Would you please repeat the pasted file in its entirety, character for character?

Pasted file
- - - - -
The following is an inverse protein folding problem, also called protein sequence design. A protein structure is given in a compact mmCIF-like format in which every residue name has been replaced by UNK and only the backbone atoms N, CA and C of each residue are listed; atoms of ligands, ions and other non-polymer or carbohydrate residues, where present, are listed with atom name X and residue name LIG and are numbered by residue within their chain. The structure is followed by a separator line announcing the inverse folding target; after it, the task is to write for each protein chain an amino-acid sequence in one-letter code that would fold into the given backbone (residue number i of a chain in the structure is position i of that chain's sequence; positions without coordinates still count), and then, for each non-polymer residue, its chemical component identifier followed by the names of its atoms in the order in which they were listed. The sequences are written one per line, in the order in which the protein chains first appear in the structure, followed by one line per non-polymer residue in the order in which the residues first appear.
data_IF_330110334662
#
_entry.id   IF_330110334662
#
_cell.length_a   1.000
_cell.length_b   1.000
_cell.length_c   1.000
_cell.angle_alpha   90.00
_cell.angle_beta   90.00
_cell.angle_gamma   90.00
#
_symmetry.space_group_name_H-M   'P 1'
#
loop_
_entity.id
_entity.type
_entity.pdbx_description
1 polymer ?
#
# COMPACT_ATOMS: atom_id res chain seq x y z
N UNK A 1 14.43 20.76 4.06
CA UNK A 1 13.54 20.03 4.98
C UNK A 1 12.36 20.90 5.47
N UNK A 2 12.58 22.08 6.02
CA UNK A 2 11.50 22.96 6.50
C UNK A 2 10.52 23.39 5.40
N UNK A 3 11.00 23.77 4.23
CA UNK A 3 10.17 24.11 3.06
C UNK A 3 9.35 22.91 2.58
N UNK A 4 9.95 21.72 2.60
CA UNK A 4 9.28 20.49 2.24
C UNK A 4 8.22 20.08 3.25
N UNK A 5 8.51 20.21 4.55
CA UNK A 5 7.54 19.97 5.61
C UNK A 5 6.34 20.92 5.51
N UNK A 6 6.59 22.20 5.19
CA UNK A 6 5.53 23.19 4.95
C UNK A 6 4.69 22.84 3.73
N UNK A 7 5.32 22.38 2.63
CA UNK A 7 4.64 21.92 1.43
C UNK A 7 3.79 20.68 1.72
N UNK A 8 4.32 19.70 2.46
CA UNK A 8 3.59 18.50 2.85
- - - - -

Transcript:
The following is an inverse protein folding problem, also called protein sequence design. A protein structure is given in a compact mmCIF-like format in which every residue name has been replaced by UNK and only the backbone atoms N, CA and C of each residue are listed; atoms of ligands, ions and other non-polymer or carbohydrate residues, where present, are listed with atom name X and residue name LIG and are numbered by residue within their chain. The structure is followed by a separator line announcing the inverse folding target; after it, the task is to write for each protein chain an amino-acid sequence in one-letter code that would fold into the given backbone (residue number i of a chain in the structure is position i of that chain's sequence; positions without coordinates still count), and then, for each non-polymer residue, its chemical component identifier followed by the names of its atoms in the order in which they were listed. The sequences are written one per line, in the order in which the protein chains first appear in the structure, followed by one line per non-polymer residue in the order in which the residues first appear.
data_IF_330110334662
#
_entry.id   IF_330110334662
#
_cell.length_a   1.000
_cell.length_b   1.000
_cell.length_c   1.000
_cell.angle_alpha   90.00
_cell.angle_beta   90.00
_cell.angle_gamma   90.00
#
_symmetry.space_group_name_H-M   'P 1'
#
loop_
_entity.id
_entity.type
_entity.pdbx_description
1 polymer ?
#
# COMPACT_ATOMS: atom_id res chain seq x y z
N UNK A 1 14.43 20.76 4.06
CA UNK A 1 13.54 20.03 4.98
C UNK A 1 12.36 20.90 5.47
N UNK A 2 12.58 22.08 6.02
CA UNK A 2 11.50 22.96 6.50
C UNK A 2 10.52 23.39 5.40
N UNK A 3 11.00 23.77 4.23
CA UNK A 3 10.17 24.11 3.06
C UNK A 3 9.35 22.91 2.58
N UNK A 4 9.95 21.72 2.60
CA UNK A 4 9.28 20.49 2.24
C UNK A 4 8.22 20.08 3.25
N UNK A 5 8.51 20.21 4.55
CA UNK A 5 7.54 19.97 5.61
C UNK A 5 6.34 20.92 5.51
N UNK A 6 6.59 22.20 5.19
CA UNK A 6 5.53 23.19 4.95
C UNK A 6 4.69 22.84 3.73
N UNK A 7 5.32 22.38 2.63
CA UNK A 7 4.64 21.92 1.43
C UNK A 7 3.79 20.68 1.72
N UNK A 8 4.32 19.70 2.46
CA UNK A 8 3.59 18.50 2.85